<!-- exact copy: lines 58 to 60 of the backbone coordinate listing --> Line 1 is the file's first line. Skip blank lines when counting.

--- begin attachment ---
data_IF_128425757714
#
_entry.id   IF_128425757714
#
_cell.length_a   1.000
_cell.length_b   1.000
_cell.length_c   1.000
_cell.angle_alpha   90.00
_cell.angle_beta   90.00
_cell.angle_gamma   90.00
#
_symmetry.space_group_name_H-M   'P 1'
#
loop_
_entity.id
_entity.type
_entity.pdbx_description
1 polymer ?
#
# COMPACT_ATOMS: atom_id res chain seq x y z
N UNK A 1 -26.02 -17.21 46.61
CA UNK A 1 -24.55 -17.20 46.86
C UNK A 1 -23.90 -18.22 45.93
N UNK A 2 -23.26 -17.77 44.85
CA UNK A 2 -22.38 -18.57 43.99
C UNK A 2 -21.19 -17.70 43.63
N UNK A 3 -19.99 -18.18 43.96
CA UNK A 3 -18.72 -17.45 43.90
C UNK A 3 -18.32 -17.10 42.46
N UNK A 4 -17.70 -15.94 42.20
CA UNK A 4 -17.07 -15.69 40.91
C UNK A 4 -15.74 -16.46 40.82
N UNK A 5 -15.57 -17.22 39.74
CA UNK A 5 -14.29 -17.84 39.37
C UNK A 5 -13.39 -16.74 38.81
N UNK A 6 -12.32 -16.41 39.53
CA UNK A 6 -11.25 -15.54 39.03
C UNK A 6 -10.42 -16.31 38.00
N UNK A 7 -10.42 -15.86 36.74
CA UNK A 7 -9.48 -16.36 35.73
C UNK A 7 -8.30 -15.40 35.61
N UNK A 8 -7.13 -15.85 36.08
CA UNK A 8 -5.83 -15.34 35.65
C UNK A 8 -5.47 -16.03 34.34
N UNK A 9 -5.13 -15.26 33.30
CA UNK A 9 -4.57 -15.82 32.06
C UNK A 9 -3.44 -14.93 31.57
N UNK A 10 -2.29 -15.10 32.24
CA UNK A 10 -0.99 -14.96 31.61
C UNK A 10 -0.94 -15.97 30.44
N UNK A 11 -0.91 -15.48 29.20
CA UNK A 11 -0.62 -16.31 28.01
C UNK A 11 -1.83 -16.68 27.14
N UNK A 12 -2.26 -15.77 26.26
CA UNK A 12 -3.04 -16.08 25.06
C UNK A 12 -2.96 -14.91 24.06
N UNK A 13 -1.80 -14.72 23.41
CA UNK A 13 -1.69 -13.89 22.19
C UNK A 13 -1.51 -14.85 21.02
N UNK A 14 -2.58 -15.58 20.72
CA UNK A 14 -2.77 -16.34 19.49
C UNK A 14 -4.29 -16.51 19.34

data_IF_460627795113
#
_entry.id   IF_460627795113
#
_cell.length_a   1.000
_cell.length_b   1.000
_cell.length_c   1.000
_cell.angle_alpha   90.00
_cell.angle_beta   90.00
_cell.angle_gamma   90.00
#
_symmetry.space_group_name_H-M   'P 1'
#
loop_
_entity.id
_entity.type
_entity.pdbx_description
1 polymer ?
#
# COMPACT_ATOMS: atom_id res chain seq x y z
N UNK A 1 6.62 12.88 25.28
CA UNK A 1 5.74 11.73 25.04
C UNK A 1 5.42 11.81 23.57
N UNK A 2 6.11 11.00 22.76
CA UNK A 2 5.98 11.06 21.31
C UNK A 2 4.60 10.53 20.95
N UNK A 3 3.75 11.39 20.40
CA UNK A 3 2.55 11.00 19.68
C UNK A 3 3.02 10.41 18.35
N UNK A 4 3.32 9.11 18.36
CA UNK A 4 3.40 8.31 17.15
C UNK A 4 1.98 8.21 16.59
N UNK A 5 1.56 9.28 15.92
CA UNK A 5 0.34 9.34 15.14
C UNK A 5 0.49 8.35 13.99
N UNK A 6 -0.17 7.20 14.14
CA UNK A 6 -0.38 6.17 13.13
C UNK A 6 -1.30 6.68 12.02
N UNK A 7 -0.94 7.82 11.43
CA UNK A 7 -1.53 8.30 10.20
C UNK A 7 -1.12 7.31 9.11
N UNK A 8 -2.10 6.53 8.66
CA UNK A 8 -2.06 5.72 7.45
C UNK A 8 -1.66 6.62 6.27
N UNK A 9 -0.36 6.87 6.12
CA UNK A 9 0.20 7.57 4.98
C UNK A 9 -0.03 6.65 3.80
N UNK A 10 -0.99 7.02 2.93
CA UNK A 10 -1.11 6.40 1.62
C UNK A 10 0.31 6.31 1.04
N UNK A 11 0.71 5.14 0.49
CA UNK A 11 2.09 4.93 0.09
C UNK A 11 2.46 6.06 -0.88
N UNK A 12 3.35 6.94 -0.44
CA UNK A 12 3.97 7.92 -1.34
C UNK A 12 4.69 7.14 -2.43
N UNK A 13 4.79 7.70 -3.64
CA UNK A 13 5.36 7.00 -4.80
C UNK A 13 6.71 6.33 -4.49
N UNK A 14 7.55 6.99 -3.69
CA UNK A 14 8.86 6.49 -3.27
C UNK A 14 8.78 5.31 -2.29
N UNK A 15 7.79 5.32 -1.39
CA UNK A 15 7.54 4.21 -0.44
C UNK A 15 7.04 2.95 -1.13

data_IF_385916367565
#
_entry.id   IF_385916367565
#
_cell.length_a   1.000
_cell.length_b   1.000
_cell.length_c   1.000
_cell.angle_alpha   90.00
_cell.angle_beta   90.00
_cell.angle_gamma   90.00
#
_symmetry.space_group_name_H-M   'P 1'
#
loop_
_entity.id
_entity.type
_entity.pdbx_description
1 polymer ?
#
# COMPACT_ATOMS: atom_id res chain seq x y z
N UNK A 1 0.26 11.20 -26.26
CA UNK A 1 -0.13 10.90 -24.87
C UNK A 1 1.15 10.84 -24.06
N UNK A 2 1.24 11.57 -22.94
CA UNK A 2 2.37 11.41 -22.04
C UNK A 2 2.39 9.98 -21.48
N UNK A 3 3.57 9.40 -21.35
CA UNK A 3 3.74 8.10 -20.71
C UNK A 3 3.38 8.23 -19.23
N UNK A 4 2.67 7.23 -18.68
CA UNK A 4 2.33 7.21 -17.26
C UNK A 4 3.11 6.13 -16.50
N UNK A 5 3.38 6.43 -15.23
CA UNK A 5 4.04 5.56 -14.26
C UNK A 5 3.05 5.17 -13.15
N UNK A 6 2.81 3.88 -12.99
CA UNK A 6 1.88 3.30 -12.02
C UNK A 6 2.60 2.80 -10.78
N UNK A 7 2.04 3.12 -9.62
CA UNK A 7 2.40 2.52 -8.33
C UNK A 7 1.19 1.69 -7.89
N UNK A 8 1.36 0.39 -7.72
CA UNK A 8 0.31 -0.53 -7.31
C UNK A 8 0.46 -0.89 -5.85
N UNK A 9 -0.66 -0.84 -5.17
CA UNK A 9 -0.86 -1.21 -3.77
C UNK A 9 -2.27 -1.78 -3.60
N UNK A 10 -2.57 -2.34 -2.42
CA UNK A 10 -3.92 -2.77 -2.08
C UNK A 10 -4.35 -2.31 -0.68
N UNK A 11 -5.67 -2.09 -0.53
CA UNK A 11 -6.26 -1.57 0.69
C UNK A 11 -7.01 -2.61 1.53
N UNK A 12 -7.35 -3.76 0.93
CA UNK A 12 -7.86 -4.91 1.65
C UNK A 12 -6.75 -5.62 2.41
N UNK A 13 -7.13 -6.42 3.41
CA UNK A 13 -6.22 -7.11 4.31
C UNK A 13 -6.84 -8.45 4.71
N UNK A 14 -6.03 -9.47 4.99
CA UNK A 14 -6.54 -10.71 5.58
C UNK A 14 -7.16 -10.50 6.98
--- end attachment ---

CA UNK A 13 -1.69 -13.89 22.19
C UNK A 13 -1.51 -14.85 21.02
N UNK A 14 -2.58 -15.58 20.72